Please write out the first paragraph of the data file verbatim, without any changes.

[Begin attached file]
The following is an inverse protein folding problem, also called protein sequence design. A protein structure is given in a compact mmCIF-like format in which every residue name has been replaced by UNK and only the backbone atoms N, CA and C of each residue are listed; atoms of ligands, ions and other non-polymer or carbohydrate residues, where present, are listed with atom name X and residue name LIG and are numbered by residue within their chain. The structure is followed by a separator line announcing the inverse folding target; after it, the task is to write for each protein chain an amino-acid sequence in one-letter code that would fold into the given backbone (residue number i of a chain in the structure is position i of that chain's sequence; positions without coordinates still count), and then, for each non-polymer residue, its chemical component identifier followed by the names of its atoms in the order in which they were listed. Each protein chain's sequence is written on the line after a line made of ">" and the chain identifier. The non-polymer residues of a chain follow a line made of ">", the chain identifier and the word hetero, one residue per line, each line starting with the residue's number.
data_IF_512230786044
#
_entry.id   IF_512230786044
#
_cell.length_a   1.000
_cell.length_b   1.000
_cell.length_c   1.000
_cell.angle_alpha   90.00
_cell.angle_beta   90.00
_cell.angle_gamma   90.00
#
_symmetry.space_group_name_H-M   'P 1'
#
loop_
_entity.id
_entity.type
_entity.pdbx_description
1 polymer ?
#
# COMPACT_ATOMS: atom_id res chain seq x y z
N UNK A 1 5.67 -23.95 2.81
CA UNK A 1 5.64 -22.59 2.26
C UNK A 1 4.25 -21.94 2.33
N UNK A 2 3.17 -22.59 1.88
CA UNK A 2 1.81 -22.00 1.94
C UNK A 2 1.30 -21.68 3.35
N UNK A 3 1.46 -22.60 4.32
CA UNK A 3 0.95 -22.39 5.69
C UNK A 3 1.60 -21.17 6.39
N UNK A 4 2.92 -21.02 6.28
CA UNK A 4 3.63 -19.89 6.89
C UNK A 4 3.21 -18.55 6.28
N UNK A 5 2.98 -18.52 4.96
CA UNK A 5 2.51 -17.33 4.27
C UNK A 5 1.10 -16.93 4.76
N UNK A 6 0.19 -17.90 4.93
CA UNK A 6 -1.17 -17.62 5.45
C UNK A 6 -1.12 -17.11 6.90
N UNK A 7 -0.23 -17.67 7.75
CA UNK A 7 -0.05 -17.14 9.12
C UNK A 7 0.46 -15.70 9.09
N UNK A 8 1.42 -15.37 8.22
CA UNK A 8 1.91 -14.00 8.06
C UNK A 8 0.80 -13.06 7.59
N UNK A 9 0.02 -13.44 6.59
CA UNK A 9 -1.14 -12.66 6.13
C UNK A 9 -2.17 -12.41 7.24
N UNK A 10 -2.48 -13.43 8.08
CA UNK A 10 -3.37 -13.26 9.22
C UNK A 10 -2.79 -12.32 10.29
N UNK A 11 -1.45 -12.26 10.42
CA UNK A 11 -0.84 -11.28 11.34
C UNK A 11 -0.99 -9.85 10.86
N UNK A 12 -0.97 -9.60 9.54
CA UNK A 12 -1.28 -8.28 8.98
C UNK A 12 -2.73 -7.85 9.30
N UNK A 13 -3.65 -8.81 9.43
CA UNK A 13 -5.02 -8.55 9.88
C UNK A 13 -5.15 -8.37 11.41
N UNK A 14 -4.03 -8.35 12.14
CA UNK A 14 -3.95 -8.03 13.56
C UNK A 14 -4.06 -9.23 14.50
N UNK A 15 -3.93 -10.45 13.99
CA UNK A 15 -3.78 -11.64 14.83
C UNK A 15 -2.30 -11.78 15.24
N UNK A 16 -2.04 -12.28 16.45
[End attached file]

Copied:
The following is an inverse protein folding problem, also called protein sequence design. A protein structure is given in a compact mmCIF-like format in which every residue name has been replaced by UNK and only the backbone atoms N, CA and C of each residue are listed; atoms of ligands, ions and other non-polymer or carbohydrate residues, where present, are listed with atom name X and residue name LIG and are numbered by residue within their chain. The structure is followed by a separator line announcing the inverse folding target; after it, the task is to write for each protein chain an amino-acid sequence in one-letter code that would fold into the given backbone (residue number i of a chain in the structure is position i of that chain's sequence; positions without coordinates still count), and then, for each non-polymer residue, its chemical component identifier followed by the names of its atoms in the order in which they were listed. Each protein chain's sequence is written on the line after a line made of ">" and the chain identifier. The non-polymer residues of a chain follow a line made of ">", the chain identifier and the word hetero, one residue per line, each line starting with the residue's number.